Description of original award (Fiscal Year 2021, $600,000)
TDV is a critical CJ issue that disproportionately impacts adolescent females. Developing structured risk assessments for TDV is a first step towards developing more comprehensive prevention protocols for this problem. In response, the current investigative team launched the NIJ-funded Vulnerability, Impairment, and Promotive (VIP) factors study in 2019 to develop a data-driven, trauma-informed, and culturally competent TDV-perpetration risk algorithm. In sum, 584 at-risk adolescents (ages 12-17), balanced concerning gender (51% male) and race/ethnicity (30% Black; 30% White; 20% Hispanic), completed questionnaires on trauma-exposure, dynamic risks and strengths, and TDV-perpetration. Eighty percent of the sample was retained (N=458) during six and 12-month online follow-up assessments. Preliminary results demonstrate that:
- Hypervigilance to threat and socio-emotional deficits collectively mediate the relation between trauma exposure and TDV-perpetration.
- Cultural identity and interpersonal well-being buffer against TDV-perpetration risk.
- The trauma-informed dynamic risks better forecast prospective TDV-perpetration compared to adverse childhood experiences (ACEs) screening.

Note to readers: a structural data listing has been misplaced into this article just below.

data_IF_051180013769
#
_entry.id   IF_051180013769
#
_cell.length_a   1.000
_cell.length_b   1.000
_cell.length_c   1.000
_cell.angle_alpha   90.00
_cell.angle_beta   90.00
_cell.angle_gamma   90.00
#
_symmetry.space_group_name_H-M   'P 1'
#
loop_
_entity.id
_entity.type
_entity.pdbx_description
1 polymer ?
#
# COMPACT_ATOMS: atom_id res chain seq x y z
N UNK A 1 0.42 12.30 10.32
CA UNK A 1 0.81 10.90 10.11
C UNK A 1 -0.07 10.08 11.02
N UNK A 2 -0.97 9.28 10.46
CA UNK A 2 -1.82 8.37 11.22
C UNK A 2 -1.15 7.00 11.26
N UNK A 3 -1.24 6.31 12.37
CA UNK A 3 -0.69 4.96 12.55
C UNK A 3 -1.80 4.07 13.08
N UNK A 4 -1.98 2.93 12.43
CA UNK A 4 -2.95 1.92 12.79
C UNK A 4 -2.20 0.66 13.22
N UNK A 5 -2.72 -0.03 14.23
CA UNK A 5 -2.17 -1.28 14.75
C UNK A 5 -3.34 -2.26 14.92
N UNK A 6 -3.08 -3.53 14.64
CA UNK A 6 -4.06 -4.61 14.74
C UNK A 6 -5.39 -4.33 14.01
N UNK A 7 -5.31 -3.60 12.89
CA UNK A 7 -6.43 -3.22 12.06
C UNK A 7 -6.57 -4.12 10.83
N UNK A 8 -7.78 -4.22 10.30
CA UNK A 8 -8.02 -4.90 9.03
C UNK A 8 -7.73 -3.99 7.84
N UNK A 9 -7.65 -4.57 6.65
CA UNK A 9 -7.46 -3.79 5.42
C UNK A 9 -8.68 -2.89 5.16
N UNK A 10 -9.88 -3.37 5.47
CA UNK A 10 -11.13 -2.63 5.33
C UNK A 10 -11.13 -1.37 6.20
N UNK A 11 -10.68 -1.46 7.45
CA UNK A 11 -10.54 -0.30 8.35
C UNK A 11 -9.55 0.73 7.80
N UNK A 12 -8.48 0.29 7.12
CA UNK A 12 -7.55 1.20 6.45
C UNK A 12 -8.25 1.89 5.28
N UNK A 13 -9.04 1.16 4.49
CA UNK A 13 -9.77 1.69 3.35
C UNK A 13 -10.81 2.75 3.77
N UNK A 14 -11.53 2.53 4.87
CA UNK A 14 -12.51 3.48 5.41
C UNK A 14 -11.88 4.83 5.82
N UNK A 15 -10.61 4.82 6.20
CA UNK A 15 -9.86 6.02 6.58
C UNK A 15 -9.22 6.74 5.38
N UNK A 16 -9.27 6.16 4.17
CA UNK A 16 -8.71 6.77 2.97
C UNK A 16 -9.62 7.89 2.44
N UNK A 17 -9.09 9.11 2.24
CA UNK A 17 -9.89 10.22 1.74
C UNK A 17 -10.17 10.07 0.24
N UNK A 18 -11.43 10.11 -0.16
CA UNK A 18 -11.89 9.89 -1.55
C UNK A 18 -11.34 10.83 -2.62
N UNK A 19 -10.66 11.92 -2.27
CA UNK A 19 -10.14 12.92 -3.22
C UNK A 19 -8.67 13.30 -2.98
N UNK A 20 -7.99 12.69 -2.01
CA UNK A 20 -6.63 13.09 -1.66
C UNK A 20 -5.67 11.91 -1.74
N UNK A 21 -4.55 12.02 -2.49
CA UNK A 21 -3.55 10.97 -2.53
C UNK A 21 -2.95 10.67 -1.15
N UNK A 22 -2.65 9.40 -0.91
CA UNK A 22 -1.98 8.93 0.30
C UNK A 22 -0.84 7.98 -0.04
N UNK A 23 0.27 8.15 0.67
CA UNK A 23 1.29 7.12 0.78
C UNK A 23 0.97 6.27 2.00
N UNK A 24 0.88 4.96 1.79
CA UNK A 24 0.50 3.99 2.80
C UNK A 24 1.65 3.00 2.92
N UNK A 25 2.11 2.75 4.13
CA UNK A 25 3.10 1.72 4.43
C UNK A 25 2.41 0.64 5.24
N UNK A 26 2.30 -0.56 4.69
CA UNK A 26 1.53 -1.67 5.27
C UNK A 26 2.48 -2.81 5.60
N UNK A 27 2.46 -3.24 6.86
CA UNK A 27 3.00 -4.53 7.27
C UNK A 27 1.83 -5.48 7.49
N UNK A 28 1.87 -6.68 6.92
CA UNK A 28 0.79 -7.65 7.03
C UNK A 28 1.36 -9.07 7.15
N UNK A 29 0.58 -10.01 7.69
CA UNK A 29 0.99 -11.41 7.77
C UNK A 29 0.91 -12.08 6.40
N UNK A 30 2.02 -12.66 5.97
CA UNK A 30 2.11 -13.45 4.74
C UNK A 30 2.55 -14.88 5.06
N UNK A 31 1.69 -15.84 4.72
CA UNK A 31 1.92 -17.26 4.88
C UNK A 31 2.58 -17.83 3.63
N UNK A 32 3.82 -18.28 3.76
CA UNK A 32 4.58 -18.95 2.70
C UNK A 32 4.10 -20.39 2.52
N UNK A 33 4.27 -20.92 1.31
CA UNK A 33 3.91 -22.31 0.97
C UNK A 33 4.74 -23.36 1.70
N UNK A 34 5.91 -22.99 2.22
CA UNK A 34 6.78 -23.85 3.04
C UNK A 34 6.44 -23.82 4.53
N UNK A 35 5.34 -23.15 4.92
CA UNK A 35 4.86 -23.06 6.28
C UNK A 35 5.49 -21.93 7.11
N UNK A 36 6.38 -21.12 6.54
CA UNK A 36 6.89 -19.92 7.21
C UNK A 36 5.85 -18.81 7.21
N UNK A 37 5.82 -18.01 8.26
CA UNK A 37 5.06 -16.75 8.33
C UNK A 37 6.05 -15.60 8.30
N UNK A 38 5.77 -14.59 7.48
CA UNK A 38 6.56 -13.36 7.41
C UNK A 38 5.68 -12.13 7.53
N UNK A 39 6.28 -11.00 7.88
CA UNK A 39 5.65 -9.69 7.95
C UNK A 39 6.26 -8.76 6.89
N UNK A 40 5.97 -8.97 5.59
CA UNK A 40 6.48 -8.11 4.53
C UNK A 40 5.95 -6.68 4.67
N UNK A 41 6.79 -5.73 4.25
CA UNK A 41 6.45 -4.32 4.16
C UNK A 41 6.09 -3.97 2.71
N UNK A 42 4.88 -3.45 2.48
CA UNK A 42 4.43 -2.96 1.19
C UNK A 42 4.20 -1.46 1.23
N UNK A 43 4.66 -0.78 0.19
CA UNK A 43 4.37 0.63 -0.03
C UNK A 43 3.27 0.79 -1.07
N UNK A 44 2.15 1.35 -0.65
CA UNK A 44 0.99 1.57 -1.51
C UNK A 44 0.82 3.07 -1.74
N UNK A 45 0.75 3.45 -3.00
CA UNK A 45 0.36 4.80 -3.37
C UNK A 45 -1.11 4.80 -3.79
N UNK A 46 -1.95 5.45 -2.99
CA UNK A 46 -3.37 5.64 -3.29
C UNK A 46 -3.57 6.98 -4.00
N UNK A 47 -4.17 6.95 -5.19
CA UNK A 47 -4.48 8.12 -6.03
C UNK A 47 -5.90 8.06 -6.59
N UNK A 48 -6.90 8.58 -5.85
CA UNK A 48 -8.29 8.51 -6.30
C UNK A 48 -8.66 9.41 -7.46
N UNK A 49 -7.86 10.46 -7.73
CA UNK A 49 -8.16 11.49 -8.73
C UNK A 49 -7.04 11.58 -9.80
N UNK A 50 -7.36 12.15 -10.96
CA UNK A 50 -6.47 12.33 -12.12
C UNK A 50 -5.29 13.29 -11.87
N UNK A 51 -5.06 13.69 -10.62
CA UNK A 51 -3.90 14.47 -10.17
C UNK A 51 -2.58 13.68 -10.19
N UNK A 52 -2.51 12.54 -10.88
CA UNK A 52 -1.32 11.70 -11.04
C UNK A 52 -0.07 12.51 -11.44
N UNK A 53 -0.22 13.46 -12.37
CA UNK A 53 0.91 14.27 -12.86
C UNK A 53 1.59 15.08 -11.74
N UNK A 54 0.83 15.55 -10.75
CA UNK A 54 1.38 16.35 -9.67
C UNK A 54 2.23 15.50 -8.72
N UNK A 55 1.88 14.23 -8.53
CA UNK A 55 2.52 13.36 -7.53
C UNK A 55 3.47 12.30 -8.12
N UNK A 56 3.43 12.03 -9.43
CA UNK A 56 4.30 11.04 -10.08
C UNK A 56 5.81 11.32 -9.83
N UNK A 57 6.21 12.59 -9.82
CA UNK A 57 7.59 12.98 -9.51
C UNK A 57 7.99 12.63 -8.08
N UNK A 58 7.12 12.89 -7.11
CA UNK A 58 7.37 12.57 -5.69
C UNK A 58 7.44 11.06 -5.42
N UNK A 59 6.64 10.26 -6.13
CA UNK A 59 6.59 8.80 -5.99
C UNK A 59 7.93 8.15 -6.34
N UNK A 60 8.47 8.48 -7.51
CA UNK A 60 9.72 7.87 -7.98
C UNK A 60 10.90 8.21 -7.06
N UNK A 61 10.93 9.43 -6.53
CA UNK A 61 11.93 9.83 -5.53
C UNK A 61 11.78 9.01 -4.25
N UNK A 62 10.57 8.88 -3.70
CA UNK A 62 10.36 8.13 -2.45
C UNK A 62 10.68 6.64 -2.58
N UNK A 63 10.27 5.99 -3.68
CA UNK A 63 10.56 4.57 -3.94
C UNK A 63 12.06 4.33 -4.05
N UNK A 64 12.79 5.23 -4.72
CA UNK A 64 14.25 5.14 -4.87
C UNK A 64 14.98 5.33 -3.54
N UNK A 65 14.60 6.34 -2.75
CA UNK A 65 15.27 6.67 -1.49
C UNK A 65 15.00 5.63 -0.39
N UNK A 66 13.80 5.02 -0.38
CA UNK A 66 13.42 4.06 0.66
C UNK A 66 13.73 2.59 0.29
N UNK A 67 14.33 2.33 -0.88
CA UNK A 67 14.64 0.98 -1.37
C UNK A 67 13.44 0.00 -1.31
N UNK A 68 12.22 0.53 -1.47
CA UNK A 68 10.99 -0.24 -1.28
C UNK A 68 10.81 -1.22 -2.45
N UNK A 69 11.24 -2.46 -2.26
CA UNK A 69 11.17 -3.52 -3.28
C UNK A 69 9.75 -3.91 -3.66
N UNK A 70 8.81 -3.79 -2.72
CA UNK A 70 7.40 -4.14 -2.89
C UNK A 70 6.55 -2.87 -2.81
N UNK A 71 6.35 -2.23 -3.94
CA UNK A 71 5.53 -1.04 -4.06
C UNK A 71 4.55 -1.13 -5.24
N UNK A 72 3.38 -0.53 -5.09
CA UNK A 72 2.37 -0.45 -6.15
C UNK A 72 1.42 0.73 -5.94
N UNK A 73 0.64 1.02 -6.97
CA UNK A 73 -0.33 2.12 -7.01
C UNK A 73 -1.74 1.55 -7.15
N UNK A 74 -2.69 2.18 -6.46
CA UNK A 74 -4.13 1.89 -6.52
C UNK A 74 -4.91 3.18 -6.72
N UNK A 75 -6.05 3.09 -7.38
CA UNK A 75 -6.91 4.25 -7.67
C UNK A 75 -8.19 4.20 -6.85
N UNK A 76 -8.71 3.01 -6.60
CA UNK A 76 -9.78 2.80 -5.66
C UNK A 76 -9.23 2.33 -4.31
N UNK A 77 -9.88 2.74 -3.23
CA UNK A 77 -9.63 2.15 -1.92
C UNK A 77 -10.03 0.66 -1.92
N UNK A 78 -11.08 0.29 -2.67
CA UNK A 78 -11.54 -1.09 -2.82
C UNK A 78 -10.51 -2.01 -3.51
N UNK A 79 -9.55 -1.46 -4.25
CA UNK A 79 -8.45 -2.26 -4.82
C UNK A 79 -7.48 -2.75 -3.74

Thus, the VIP study introduces a novel, theoretically informed assessment protocol that measures dynamic risks and strengths for TDV but still adheres to the CJ system’s mandate for trauma-informed protocols. The proposed study seeks to continue the VIP study by completing four more annual self-report assessments with the original VIP sample. For the current proposal, approximately half of the adolescents will be 18 or older at baseline. Emerging adulthood represents an at-risk age for dating violence, in particular sexual subtypes. To date, however, most research either stops assessing TDV by age 18 or relies on retrospective assessments with adults. This project will test the validity of the VIP risk assessment for predicting dating violence across adolescence and emerging adulthood by extending the original VIP study. A secondary goal is to test the statistical fairness of the VIP risk assessment. By leveraging the strengths of multi-level, growth curve modeling and evidence-based medicine analytic approaches, this study will ensure potential age, gender, and racial/ethnic biases do not exist in the underlying theoretical model nor the algorithms intended for legal and clinical decision-making. Finally, the original VIP study collected information on experiences during the COVID-19 pandemic, positioning the study to be the first to examine how the pandemic created and exacerbated, risk for dating violence during the adolescent-adult transition. By addressing the proposal’s aims collectively, this study can provide the foundation for a more accurate, equitable, and useful approach for dating violence risk assessment across development.